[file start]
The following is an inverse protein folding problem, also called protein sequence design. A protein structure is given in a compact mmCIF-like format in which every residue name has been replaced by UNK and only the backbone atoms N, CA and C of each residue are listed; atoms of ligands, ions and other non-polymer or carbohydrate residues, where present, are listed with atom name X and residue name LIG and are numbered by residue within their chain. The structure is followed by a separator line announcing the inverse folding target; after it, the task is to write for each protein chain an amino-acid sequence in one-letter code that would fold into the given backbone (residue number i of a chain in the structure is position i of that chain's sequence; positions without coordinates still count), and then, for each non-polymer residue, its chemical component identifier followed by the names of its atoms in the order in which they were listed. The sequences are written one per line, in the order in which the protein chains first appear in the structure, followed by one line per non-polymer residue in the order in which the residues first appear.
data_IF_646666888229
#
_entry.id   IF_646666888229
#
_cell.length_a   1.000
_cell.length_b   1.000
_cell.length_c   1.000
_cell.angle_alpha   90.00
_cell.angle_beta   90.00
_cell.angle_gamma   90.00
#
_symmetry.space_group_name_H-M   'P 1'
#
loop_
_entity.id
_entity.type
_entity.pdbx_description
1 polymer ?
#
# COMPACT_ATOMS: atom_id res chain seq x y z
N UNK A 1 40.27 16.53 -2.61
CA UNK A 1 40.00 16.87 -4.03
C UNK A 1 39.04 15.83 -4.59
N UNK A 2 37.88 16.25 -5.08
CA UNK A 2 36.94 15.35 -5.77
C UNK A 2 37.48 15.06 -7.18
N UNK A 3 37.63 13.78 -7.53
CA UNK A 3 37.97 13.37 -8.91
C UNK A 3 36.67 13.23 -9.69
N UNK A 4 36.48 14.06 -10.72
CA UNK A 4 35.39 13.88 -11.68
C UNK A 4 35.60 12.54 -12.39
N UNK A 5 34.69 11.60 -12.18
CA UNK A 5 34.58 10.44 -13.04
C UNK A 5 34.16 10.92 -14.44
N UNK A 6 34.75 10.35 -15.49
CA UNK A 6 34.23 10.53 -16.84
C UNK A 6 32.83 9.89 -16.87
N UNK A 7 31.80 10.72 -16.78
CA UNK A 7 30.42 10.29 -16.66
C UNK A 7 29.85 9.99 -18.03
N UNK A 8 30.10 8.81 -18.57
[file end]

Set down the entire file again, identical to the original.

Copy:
The following is an inverse protein folding problem, also called protein sequence design. A protein structure is given in a compact mmCIF-like format in which every residue name has been replaced by UNK and only the backbone atoms N, CA and C of each residue are listed; atoms of ligands, ions and other non-polymer or carbohydrate residues, where present, are listed with atom name X and residue name LIG and are numbered by residue within their chain. The structure is followed by a separator line announcing the inverse folding target; after it, the task is to write for each protein chain an amino-acid sequence in one-letter code that would fold into the given backbone (residue number i of a chain in the structure is position i of that chain's sequence; positions without coordinates still count), and then, for each non-polymer residue, its chemical component identifier followed by the names of its atoms in the order in which they were listed. The sequences are written one per line, in the order in which the protein chains first appear in the structure, followed by one line per non-polymer residue in the order in which the residues first appear.
data_IF_646666888229
#
_entry.id   IF_646666888229
#
_cell.length_a   1.000
_cell.length_b   1.000
_cell.length_c   1.000
_cell.angle_alpha   90.00
_cell.angle_beta   90.00
_cell.angle_gamma   90.00
#
_symmetry.space_group_name_H-M   'P 1'
#
loop_
_entity.id
_entity.type
_entity.pdbx_description
1 polymer ?
#
# COMPACT_ATOMS: atom_id res chain seq x y z
N UNK A 1 40.27 16.53 -2.61
CA UNK A 1 40.00 16.87 -4.03
C UNK A 1 39.04 15.83 -4.59
N UNK A 2 37.88 16.25 -5.08
CA UNK A 2 36.94 15.35 -5.77
C UNK A 2 37.48 15.06 -7.18
N UNK A 3 37.63 13.78 -7.53
CA UNK A 3 37.97 13.37 -8.91
C UNK A 3 36.67 13.23 -9.69
N UNK A 4 36.48 14.06 -10.72
CA UNK A 4 35.39 13.88 -11.68
C UNK A 4 35.60 12.54 -12.39
N UNK A 5 34.69 11.60 -12.18
CA UNK A 5 34.58 10.44 -13.04
C UNK A 5 34.16 10.92 -14.44
N UNK A 6 34.75 10.35 -15.49
CA UNK A 6 34.23 10.53 -16.84
C UNK A 6 32.83 9.89 -16.87
N UNK A 7 31.80 10.72 -16.78
CA UNK A 7 30.42 10.29 -16.66
C UNK A 7 29.85 9.99 -18.03
N UNK A 8 30.10 8.81 -18.57